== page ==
Price – It is an axiom of business school textbooks that while you cannot always compete on price profitably, you can nearly always try. That is not necessarily the case for smartphones in heavily subsidized postpaid markets like the U.S. and the UK. Carrier subsidies and standard pricing levels (such as $99 and $199) obscure the actual price of the device, taking it out of the end consumer’s buying decision.
Hardware specifications – Differentiating based on unique hardware specifications can certainly be done, but the windows of time when a product is truly unique is shrinking because vendors generally all have access to the same components. That should not detract from the obvious: Android is much more competitive when using high-end hardware, and with the improved specs, Android has closed the hardware gap with Apple. Apple upped the screen resolution on the iPhone 4 to an incredible 640 x 960, but its screen size is stuck at 3.5”. In practice, the iPhone 4 is better for reading text, and the larger Android phones are better for watching movies – assuming you can figure out how to get a movie on there in the first place.
Software customization – Early on, it was fairly easy to create a uniquely compelling software layer on top of Android because the stock interface was rather rudimentary. The most recent editions finally feel like a complete OS without requiring vendor embellishments; 2.2 fixes a key usability issue by placing the phone call icon on the static ribbon bar, enabling users to quickly dial the phone without first having to search for it. However, there are still some areas where Android needs help: social network integration, media, and gaming.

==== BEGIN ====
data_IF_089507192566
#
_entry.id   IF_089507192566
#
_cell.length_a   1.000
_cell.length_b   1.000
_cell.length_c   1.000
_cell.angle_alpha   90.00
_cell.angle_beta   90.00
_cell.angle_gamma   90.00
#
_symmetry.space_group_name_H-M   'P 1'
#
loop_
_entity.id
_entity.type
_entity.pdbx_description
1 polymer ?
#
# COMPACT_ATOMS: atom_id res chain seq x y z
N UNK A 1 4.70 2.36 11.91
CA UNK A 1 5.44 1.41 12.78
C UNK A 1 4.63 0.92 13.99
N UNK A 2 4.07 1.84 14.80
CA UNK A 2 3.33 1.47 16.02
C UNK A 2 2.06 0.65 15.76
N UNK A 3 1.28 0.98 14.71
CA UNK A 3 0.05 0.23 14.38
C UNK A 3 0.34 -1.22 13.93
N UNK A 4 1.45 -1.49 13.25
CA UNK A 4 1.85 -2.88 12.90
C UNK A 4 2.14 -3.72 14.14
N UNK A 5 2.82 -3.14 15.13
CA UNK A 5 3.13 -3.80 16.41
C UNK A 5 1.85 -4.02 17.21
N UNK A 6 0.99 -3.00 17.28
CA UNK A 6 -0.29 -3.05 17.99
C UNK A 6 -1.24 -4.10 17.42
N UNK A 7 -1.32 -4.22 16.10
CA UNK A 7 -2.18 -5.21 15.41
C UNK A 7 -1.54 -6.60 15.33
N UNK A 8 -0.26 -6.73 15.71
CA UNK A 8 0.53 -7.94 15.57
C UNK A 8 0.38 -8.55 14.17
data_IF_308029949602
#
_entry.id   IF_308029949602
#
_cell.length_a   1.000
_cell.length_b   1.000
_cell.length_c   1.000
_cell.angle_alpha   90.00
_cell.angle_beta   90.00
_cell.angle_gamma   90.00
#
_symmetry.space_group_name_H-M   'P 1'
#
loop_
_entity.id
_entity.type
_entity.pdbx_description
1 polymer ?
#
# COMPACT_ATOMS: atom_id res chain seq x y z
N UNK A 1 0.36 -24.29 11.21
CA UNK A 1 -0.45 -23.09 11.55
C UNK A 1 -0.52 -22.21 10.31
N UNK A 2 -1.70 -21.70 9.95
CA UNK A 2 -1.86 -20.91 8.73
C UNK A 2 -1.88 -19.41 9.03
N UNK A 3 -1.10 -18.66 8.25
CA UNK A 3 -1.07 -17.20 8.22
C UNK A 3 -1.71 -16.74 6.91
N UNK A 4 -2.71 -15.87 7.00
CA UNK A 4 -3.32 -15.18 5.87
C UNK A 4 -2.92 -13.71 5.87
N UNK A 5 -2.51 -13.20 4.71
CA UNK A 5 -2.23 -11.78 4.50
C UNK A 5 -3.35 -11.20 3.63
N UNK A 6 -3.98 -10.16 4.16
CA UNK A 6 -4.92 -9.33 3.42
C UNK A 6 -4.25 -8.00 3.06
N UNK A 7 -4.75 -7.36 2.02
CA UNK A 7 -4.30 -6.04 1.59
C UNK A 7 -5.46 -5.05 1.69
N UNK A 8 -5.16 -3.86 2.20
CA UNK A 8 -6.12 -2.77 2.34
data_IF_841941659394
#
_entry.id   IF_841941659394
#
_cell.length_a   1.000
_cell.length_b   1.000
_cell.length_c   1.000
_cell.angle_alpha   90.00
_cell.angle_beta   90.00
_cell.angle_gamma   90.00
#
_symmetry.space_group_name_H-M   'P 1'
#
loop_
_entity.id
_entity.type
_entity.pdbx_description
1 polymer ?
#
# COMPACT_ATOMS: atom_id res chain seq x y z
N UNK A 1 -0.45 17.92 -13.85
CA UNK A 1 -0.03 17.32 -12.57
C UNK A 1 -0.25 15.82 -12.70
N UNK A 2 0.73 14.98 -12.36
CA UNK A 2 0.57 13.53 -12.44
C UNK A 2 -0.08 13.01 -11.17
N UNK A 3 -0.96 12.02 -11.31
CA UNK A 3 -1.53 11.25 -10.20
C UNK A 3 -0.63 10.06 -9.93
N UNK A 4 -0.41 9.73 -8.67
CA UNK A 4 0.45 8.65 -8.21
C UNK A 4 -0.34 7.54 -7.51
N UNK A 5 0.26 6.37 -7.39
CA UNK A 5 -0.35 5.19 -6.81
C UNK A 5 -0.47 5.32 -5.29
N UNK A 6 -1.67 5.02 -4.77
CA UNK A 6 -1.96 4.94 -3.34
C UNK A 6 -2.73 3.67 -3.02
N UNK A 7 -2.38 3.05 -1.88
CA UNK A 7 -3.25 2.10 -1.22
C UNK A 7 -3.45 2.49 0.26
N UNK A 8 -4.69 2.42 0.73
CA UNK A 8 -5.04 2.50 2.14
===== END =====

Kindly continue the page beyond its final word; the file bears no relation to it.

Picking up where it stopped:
Industrial design – Most touchscreen phones today all share the same basic look (a thin slab dominated by a huge screen); the details differ, but all are reasonably attractive. As such, good industrial design is a requirement, but not enough to drive purchase decisions on its own. As the smartphone category matures there is room to segment the market with non-standard form factors, but these are not likely to be the volume sellers.
Availability – Lately, it seems that any phone you want to buy is already sold out. The reasons for the inventory problems differ by product, but vendors who can control their supply chain have a decided competitive advantage.
Carrier backing – In the US, carriers rule, and getting a piece of carrier shelf space is a prerequisite for volume sales. Every attempt to circumvent or break carrier control over handset distribution has failed, including efforts by Nokia, Sony Ericsson, and Google. Even Apple, which may be the only vendor with the brand and physical retail store network to actually pull it off, chose to work with carriers from the outset, and capitulated to the dominant subsidy model after just a single year. US carriers are also among the largest advertisers in the world – up there with beer brands and Coke. As such, carrier lineups and priorities matter as much as all the other factors combined. That does not mean carriers are monolithic. Some carriers need Android more than others, some are creating their own sub-brands, and each carrier wants to customize or lock down Android to various degrees.